In our nation’s capital, a place normally immune to the dictates of fashion, detail-oriented paranoia never goes out of style. For people who want to be taken seriously — that is to say, almost everyone except the tourists who come to do the museum half-marathon, take in a few memorials and buy some cupcakes in Georgetown — the gold standard for the District Look remains The Suit, and nothing but The Suit.
Obama may get away with shorts while he’s on vacation, but bare knees never look presidential.
However, D.C. in the summertime often feels like a clambake from the clam’s point of view. To get by without wilting it behooves the locals to head for shade. In most of the city this is easy. Washington is a city of trees. Their storied canopy is even protected by local law (the Urban Forest Preservation Act of 2002). You have to pay a hefty fee if you want to take down a big tree on your own property ($35 per inch of the trunk’s diameter). And that’s not counting the cost of paying some tree service to do the job.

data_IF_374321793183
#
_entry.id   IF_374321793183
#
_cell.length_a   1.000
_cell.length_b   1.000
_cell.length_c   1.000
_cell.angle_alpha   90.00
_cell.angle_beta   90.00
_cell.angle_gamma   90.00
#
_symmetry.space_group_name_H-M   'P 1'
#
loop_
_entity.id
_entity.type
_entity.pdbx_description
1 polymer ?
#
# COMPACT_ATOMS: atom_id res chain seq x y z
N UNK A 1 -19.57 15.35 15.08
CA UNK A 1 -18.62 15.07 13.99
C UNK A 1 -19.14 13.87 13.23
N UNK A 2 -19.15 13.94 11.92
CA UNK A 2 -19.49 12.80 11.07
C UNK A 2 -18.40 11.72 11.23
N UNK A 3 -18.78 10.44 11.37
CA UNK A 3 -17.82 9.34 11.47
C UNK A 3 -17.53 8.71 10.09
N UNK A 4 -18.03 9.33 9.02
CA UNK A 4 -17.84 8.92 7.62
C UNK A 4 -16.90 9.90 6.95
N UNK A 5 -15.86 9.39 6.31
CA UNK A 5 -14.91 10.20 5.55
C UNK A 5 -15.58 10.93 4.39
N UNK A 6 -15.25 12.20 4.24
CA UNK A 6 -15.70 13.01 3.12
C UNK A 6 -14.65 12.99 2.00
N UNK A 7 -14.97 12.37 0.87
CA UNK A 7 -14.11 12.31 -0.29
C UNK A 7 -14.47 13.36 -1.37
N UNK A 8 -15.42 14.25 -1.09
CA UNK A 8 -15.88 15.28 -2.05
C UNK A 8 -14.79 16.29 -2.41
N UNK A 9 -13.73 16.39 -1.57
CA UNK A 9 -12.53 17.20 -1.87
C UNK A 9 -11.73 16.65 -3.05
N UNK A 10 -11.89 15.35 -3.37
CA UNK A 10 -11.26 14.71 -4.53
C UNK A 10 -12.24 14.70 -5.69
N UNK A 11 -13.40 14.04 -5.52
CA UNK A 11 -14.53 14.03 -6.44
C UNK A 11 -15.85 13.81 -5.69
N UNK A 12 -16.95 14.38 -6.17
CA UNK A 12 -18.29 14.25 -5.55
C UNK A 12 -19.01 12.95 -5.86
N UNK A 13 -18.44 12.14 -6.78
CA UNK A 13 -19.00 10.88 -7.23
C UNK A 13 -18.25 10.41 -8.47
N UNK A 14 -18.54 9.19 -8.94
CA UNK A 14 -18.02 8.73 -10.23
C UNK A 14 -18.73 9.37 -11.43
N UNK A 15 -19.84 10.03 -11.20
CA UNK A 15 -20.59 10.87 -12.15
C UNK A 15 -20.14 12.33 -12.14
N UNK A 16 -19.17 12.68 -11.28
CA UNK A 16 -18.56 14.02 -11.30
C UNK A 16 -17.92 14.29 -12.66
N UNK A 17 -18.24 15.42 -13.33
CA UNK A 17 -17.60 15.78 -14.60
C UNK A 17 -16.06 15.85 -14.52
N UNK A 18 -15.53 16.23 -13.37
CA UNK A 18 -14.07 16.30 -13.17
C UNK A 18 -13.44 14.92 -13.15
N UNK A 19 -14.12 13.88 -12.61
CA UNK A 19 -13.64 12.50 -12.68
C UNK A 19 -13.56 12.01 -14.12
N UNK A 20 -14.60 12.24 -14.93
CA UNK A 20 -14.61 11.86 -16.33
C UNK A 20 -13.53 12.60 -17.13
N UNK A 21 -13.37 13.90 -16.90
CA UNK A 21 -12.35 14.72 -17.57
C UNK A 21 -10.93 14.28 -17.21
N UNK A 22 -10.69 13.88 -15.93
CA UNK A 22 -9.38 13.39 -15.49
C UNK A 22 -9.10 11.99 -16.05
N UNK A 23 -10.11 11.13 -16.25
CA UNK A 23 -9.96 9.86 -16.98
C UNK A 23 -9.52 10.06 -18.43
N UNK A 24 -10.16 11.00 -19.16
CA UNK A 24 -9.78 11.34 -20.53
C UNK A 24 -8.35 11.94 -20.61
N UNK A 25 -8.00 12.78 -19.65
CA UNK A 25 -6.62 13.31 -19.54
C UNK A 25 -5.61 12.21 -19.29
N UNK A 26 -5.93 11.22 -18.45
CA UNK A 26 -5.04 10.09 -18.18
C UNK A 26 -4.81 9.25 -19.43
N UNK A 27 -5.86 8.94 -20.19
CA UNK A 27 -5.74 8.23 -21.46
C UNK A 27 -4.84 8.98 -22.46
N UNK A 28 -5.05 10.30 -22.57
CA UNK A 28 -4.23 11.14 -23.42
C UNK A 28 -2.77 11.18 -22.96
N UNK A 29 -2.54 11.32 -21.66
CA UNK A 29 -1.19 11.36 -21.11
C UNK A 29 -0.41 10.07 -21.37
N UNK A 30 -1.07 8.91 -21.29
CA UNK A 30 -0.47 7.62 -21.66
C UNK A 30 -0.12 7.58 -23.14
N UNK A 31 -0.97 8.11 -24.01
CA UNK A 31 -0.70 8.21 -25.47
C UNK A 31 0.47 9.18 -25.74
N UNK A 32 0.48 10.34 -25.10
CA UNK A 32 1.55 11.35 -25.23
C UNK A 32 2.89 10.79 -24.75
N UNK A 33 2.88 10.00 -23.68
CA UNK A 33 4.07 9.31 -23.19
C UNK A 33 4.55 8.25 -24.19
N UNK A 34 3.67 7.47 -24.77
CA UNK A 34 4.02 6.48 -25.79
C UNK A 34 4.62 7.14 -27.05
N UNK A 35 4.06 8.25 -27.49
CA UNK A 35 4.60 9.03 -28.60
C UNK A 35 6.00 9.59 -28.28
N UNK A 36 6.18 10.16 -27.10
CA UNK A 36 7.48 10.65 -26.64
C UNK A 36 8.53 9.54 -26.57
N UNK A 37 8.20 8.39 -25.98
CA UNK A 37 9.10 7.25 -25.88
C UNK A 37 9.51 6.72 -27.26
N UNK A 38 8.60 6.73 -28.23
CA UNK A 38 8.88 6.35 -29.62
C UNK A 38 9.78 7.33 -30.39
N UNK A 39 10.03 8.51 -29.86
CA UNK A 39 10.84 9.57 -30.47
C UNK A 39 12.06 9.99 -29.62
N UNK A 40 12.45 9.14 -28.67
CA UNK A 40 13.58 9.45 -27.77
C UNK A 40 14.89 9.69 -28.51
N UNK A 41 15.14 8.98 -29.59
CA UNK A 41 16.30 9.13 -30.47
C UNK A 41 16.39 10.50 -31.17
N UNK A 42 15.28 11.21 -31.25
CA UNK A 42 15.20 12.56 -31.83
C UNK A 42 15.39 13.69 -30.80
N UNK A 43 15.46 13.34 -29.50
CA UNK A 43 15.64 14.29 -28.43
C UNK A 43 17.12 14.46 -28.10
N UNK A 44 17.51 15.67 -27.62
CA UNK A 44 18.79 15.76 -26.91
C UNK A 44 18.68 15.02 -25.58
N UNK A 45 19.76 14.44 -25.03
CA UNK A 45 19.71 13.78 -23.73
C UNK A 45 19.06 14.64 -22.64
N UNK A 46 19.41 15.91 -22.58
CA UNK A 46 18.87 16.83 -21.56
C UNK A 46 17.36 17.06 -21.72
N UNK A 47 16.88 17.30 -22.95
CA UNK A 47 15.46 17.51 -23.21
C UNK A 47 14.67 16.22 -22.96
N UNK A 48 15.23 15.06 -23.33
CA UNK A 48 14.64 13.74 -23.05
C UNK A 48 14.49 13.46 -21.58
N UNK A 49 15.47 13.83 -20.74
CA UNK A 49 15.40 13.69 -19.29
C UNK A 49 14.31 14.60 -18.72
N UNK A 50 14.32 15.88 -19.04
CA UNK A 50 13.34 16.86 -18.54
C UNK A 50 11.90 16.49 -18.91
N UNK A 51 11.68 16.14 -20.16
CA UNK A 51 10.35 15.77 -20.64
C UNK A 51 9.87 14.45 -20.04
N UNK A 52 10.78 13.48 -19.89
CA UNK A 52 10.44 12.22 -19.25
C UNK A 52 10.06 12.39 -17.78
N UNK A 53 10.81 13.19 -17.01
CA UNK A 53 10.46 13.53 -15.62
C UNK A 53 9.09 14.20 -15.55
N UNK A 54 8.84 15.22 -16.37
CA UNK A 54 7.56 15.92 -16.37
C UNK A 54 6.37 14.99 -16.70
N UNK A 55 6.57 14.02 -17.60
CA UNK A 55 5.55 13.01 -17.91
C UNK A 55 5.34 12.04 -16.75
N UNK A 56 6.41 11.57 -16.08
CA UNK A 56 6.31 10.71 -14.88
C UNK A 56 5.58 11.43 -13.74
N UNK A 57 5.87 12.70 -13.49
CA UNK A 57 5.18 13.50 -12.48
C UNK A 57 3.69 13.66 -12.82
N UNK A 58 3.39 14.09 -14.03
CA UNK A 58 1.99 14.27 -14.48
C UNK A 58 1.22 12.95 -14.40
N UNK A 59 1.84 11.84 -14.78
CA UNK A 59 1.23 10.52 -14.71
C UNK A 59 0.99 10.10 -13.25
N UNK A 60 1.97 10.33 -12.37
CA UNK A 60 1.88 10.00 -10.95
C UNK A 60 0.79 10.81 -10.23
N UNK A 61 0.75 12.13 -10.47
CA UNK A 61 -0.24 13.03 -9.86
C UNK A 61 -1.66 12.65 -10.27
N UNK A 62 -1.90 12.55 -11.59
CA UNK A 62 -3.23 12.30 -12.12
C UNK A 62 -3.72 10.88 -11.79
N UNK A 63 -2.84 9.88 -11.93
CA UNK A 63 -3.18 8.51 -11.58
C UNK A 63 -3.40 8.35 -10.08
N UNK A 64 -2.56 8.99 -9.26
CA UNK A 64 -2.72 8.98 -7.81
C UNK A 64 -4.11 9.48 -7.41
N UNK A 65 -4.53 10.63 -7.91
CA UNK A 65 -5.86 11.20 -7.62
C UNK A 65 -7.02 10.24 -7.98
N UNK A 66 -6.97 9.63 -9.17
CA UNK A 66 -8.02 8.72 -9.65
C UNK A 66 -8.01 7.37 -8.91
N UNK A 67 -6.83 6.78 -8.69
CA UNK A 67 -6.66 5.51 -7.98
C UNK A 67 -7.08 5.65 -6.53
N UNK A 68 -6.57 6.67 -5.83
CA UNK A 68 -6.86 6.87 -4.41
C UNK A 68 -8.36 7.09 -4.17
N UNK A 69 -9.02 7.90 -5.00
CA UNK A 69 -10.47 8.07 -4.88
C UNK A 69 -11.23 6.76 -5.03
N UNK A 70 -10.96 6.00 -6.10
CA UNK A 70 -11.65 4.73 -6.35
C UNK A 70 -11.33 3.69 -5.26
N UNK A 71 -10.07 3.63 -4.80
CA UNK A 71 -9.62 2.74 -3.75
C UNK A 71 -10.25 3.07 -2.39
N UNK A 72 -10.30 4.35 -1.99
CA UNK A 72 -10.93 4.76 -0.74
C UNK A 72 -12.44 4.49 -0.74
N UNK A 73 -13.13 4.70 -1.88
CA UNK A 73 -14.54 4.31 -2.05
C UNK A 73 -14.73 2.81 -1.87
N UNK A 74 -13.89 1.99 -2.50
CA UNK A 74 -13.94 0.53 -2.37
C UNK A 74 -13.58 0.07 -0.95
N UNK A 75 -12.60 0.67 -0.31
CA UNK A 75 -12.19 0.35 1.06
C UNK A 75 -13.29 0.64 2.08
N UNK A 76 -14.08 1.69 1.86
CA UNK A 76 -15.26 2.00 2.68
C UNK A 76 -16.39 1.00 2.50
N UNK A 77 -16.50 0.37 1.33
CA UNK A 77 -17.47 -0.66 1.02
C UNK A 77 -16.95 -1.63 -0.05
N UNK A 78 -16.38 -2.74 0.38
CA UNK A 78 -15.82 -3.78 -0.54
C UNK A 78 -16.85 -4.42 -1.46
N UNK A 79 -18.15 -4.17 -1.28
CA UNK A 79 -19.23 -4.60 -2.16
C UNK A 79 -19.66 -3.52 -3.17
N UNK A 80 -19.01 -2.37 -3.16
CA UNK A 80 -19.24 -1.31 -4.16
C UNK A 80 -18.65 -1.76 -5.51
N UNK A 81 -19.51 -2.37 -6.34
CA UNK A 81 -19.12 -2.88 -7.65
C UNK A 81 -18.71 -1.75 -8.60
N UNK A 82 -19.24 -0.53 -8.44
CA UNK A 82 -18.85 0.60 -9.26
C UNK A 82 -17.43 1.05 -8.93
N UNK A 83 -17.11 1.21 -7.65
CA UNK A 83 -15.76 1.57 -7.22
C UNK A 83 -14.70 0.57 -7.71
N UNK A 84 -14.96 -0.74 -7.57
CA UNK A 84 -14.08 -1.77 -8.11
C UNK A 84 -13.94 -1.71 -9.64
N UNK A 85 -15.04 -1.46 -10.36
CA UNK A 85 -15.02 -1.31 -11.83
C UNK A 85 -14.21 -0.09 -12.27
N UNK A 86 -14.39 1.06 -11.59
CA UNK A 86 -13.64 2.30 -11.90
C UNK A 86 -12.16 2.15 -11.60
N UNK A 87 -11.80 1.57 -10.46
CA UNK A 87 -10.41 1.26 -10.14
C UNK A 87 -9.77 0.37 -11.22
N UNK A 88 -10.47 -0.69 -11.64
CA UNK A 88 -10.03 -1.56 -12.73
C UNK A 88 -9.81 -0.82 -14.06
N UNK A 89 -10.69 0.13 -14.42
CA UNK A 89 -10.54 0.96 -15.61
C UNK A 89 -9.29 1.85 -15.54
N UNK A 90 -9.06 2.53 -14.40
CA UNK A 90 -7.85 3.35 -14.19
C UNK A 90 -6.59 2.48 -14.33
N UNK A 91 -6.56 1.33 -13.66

So, D.C. is a good place to be a tree. However, the one part of town where trees and the canopy they provide is less apparent is where the federal government occupies most of the real estate. Lots of massive marble and granite buildings, not so many oases, unless you count the National Mall, which is most often awash with tourists or protesters or celebrators of one thing or another. Still, wily wonks find quiet nooks where even the most weary policy analyst can enjoy some peace and quiet in the midst of the capital’s hubbub.
There’s a tendency in other parts of our great nation to look on Washington, D.C. as a kind of foreign country, perhaps even a hostile one. Yet if you prick us, do we not bleed? If you don’t vote for us, do we not air our views in the media anyway? The point is, everybody’s got a dork side. You just have to know where to look.